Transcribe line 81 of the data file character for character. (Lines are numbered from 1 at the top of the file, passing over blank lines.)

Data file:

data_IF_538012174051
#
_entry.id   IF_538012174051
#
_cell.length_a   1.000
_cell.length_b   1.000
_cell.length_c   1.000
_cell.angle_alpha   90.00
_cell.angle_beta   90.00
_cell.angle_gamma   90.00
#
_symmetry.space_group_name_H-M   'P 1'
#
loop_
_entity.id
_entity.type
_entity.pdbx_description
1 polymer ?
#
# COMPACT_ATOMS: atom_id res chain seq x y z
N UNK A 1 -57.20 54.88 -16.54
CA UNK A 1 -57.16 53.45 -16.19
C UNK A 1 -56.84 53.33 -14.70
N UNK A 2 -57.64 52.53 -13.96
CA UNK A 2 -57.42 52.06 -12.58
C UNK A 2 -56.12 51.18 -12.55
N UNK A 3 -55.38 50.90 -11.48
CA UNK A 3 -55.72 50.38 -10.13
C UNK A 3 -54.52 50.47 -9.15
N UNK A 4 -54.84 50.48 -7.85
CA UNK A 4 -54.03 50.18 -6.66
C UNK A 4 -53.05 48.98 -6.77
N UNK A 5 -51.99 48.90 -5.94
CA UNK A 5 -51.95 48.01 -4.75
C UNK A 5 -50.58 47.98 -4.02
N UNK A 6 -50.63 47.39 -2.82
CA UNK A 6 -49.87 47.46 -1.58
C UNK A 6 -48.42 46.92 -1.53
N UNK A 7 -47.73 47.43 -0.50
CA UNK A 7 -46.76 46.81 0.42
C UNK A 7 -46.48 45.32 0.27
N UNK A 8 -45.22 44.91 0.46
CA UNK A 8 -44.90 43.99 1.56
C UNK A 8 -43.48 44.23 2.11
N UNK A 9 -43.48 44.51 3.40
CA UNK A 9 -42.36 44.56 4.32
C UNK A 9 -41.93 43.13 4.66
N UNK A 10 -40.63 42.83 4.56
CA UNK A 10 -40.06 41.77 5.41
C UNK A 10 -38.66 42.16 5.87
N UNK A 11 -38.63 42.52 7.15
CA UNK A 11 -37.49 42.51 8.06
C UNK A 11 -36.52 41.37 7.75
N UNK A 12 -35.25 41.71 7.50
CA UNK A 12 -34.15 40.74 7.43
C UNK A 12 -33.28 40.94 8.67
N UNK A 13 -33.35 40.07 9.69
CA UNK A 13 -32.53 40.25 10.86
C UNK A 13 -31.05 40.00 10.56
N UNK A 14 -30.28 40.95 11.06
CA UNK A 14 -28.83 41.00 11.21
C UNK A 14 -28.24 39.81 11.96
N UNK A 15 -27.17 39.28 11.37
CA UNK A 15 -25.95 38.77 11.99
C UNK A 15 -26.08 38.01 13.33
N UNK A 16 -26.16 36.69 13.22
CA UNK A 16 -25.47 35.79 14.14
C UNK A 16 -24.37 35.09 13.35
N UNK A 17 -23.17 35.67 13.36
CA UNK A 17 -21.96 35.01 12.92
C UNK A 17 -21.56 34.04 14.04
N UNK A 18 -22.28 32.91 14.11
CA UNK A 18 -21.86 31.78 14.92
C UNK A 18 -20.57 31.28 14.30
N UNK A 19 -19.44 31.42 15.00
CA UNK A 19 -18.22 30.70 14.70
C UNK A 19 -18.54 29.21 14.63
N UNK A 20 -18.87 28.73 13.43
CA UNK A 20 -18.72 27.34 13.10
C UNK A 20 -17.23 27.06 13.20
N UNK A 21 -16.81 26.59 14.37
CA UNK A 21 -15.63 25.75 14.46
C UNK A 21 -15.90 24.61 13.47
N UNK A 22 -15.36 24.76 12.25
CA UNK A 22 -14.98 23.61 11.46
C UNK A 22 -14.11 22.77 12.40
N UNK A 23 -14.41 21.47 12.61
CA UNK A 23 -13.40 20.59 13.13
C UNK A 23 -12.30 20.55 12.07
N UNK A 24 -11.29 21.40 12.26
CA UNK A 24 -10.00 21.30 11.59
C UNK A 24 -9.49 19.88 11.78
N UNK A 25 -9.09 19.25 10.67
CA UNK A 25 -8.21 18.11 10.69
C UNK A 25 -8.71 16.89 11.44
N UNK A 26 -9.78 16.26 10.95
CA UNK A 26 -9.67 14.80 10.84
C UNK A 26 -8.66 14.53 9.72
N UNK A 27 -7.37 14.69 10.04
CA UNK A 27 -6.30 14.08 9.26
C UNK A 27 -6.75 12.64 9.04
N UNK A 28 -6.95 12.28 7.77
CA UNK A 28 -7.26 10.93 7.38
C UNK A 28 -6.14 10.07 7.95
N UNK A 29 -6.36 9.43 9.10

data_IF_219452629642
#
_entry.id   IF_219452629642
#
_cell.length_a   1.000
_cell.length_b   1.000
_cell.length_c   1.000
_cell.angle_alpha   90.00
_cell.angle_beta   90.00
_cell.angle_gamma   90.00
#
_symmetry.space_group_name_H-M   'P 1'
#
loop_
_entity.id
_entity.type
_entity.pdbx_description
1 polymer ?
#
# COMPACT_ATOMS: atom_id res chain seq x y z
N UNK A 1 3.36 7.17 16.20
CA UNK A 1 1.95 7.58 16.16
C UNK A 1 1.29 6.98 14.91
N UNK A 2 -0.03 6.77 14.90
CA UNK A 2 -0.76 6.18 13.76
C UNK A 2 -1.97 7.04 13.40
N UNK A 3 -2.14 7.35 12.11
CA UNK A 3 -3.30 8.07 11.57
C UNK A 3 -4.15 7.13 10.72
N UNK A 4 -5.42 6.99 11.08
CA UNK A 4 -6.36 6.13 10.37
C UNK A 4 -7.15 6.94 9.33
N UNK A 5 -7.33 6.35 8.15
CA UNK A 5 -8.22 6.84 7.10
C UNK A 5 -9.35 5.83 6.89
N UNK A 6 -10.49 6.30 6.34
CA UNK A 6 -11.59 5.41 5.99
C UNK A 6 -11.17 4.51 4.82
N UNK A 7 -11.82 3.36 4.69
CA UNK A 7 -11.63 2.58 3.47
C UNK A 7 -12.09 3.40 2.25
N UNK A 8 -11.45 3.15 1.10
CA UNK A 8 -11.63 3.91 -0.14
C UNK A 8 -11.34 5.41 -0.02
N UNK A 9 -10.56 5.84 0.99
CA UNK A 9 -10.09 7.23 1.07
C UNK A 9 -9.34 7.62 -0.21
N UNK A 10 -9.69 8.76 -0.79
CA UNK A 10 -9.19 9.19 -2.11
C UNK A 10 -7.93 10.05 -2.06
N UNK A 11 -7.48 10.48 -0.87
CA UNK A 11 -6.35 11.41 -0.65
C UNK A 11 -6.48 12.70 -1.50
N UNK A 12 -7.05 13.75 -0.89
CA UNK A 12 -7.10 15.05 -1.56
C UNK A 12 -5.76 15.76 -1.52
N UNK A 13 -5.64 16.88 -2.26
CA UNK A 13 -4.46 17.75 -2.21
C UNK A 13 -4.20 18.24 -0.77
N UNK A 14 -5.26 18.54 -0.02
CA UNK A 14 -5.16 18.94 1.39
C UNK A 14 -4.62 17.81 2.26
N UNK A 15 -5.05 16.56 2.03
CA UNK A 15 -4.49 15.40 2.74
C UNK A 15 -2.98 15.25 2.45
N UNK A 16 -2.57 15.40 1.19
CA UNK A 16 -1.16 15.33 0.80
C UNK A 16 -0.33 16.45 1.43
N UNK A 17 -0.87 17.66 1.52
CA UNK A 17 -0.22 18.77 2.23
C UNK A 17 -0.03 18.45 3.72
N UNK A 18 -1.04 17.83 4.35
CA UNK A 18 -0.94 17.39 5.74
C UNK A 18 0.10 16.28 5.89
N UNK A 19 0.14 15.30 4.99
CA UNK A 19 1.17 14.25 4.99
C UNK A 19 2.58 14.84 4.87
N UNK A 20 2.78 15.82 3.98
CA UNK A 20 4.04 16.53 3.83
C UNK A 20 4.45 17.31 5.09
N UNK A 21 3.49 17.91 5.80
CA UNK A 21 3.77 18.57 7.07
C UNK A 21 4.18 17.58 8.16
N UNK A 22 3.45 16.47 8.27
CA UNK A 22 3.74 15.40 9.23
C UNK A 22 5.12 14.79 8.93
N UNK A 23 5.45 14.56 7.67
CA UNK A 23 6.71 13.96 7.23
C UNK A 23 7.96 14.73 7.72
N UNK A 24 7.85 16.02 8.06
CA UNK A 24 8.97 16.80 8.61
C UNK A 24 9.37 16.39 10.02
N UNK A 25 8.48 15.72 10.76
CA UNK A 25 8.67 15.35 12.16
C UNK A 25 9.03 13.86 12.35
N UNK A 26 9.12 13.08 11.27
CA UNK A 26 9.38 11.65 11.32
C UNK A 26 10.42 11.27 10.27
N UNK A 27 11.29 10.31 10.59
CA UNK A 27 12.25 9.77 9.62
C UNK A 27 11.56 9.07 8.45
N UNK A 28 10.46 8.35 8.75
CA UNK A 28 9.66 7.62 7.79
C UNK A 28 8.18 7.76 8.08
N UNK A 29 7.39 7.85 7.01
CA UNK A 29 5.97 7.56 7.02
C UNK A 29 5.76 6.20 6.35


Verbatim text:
N UNK A 21 -16.81 26.59 14.37